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Acta Anaesthesiol Scand. 2011 Oct;55(9):1090-7. doi: 10.1111/j.1399-6576.2011.02498.x. Epub 2011 Sep 8.

GlideScope videolaryngoscope vs. Macintosh direct laryngoscope for intubation of morbidly obese patients: a randomized trial.

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Department of Anesthesiology, Copenhagen University Hospital, Glostrup, Denmark.



Morbidly obese patients are at increased risk of hypoxemia during tracheal intubation because of increased frequency of difficult and impossible intubation and a decreased apnea tolerance. In this study, intubation with the GlideScope videolaryngoscope (GS) was compared with the Macintosh direct laryngoscope (DL) in a group of morbidly obese patients.


One hundred consecutive patients (body mass index ≥ 35 kg/m(2) ) scheduled for bariatric surgery were randomized 1 : 1 to intubation with GS (group GS) or DL (group DL). The primary outcome was intubation time. Secondary outcomes were number of attempts, Cormack-Lehane grade, intubation difficulty scale score (IDS), subjective difficulty of intubation, desaturation, airway bleeding, postoperative sore throat, and hoarseness. Group assignment was not blinded.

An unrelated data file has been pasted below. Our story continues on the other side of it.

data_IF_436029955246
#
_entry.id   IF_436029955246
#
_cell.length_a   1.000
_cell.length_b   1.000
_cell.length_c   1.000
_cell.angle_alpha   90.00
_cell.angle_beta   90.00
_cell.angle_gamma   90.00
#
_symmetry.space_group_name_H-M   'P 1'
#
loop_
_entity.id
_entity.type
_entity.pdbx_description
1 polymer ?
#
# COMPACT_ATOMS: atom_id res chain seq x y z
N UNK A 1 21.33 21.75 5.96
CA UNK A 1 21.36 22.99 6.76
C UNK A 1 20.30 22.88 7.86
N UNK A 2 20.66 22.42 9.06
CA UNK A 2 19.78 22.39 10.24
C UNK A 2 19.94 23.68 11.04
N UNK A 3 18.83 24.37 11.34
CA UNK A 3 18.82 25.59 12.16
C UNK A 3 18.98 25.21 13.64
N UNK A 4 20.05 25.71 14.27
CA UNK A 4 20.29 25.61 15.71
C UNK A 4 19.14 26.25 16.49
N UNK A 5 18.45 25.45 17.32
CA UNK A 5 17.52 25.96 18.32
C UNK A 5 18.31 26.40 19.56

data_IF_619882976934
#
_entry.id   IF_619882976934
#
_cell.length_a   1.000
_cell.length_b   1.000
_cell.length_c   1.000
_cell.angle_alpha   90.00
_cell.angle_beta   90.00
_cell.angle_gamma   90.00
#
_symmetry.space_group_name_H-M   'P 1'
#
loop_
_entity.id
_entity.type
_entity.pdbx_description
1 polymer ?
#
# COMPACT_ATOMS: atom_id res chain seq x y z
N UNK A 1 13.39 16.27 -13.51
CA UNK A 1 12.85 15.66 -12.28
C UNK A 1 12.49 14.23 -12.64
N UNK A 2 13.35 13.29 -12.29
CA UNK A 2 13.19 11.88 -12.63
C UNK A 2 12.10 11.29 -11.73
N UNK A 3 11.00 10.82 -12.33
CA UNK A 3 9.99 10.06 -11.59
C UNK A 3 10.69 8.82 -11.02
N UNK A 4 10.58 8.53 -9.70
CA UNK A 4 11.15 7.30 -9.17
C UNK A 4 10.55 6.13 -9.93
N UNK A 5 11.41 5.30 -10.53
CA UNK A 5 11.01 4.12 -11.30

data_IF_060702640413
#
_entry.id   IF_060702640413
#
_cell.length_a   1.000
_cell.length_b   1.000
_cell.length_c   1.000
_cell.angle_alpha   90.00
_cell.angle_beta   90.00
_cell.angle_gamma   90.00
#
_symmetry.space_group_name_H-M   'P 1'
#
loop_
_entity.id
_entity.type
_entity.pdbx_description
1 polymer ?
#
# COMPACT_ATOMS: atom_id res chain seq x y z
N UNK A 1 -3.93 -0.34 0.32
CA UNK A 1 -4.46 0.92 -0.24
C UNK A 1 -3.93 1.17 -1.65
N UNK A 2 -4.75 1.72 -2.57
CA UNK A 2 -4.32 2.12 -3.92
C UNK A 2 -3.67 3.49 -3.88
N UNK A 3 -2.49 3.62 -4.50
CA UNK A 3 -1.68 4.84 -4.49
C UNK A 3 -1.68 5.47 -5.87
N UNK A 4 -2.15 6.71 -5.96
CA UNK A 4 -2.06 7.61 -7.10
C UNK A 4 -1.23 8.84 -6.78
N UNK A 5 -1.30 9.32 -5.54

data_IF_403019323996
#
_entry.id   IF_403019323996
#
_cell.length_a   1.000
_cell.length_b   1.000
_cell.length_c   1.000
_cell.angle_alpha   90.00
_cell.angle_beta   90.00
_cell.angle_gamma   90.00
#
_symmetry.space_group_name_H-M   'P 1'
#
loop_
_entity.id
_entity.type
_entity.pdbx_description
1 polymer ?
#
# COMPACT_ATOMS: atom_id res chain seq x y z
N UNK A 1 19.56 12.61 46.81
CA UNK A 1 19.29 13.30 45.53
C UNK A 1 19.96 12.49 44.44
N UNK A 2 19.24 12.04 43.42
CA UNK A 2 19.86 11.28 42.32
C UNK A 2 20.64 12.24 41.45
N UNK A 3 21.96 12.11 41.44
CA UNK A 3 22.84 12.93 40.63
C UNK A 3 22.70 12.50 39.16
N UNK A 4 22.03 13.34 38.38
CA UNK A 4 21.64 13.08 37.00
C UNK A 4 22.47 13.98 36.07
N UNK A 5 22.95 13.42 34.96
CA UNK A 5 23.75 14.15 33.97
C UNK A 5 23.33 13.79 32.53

Intubation in group GS and group DL lasted 48 (22-148) and 32 s (17-209), respectively (median (range); P = 0.0001); median difference 11 s (95% confidence interval 6-17). Laryngoscopic views were better in group GS with Cormack-Lehane grades 1/2/3/4 distributed as 35/13/2/0 vs. 23/13/10/4 in group DL (P = 0.003). IDS scores were significantly lower with GS than with DL. No other statistically significant differences were found. Two cases of failed intubation occurred in group DL vs. none in group GS (non-significant). Both patients were intubated with the GlideScope without problems.


Intubation of morbidly obese patients with GS was slightly slower than with DL. The increased intubation time was of no clinical consequence as no patients became hypoxemic. Both devices generally performed well in the studied population, but the GS provided better laryngoscopic views and decreased IDS scores.

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